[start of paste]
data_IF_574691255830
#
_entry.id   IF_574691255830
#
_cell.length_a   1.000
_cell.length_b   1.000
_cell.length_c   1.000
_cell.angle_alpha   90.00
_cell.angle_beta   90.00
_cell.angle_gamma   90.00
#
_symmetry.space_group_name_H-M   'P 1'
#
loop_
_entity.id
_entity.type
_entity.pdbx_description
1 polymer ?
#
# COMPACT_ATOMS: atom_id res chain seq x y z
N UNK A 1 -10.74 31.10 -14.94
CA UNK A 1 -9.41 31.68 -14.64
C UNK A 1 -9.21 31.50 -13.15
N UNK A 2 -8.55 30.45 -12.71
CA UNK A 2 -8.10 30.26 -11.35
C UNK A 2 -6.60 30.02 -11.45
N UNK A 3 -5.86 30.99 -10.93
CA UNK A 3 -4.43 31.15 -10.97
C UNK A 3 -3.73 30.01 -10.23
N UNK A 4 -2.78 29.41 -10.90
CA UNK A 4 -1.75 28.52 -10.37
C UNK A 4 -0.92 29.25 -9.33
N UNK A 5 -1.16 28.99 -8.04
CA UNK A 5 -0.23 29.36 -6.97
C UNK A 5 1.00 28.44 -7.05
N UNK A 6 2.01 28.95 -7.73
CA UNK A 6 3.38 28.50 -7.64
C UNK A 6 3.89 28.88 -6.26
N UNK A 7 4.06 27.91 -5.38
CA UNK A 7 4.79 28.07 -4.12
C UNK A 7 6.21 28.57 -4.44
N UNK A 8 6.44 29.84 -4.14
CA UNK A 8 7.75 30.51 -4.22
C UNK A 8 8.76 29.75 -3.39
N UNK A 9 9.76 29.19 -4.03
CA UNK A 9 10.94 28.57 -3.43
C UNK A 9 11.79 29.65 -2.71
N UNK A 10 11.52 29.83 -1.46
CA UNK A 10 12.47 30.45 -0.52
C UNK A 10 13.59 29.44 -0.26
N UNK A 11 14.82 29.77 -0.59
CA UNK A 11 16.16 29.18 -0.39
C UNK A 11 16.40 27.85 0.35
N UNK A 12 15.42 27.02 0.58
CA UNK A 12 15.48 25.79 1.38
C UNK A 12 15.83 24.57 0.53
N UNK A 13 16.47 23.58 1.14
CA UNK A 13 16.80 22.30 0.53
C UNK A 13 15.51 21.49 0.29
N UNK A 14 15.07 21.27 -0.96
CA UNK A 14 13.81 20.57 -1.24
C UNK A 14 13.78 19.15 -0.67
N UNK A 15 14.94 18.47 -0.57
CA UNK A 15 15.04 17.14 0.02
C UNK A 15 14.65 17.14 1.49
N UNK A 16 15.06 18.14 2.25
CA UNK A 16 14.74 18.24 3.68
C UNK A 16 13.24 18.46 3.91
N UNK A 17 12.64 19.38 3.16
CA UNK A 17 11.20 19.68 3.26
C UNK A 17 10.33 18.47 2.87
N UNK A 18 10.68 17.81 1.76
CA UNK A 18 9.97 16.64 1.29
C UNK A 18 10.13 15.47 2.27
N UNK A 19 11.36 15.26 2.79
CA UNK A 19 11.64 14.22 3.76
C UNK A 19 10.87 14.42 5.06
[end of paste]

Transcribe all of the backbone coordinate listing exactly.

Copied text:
data_IF_574691255830
#
_entry.id   IF_574691255830
#
_cell.length_a   1.000
_cell.length_b   1.000
_cell.length_c   1.000
_cell.angle_alpha   90.00
_cell.angle_beta   90.00
_cell.angle_gamma   90.00
#
_symmetry.space_group_name_H-M   'P 1'
#
loop_
_entity.id
_entity.type
_entity.pdbx_description
1 polymer ?
#
# COMPACT_ATOMS: atom_id res chain seq x y z
N UNK A 1 -10.74 31.10 -14.94
CA UNK A 1 -9.41 31.68 -14.64
C UNK A 1 -9.21 31.50 -13.15
N UNK A 2 -8.55 30.45 -12.71
CA UNK A 2 -8.10 30.26 -11.35
C UNK A 2 -6.60 30.02 -11.45
N UNK A 3 -5.86 30.99 -10.93
CA UNK A 3 -4.43 31.15 -10.97
C UNK A 3 -3.73 30.01 -10.23
N UNK A 4 -2.78 29.41 -10.90
CA UNK A 4 -1.75 28.52 -10.37
C UNK A 4 -0.92 29.25 -9.33
N UNK A 5 -1.16 28.99 -8.04
CA UNK A 5 -0.23 29.36 -6.97
C UNK A 5 1.00 28.44 -7.05
N UNK A 6 2.01 28.95 -7.73
CA UNK A 6 3.38 28.50 -7.64
C UNK A 6 3.89 28.88 -6.26
N UNK A 7 4.06 27.91 -5.38
CA UNK A 7 4.79 28.07 -4.12
C UNK A 7 6.21 28.57 -4.44
N UNK A 8 6.44 29.84 -4.14
CA UNK A 8 7.75 30.51 -4.22
C UNK A 8 8.76 29.75 -3.39
N UNK A 9 9.76 29.19 -4.03
CA UNK A 9 10.94 28.57 -3.43
C UNK A 9 11.79 29.65 -2.71
N UNK A 10 11.52 29.83 -1.46
CA UNK A 10 12.47 30.45 -0.52
C UNK A 10 13.59 29.44 -0.26
N UNK A 11 14.82 29.77 -0.59
CA UNK A 11 16.16 29.18 -0.39
C UNK A 11 16.40 27.85 0.35
N UNK A 12 15.42 27.02 0.58
CA UNK A 12 15.48 25.79 1.38
C UNK A 12 15.83 24.57 0.53
N UNK A 13 16.47 23.58 1.14
CA UNK A 13 16.80 22.30 0.53
C UNK A 13 15.51 21.49 0.29
N UNK A 14 15.07 21.27 -0.96
CA UNK A 14 13.81 20.57 -1.24
C UNK A 14 13.78 19.15 -0.67
N UNK A 15 14.94 18.47 -0.57
CA UNK A 15 15.04 17.14 0.02
C UNK A 15 14.65 17.14 1.49
N UNK A 16 15.06 18.14 2.25
CA UNK A 16 14.74 18.24 3.68
C UNK A 16 13.24 18.46 3.91
N UNK A 17 12.64 19.38 3.16
CA UNK A 17 11.20 19.68 3.26
C UNK A 17 10.33 18.47 2.87
N UNK A 18 10.68 17.81 1.76
CA UNK A 18 9.97 16.64 1.29
C UNK A 18 10.13 15.47 2.27
N UNK A 19 11.36 15.26 2.79
CA UNK A 19 11.64 14.22 3.76
C UNK A 19 10.87 14.42 5.06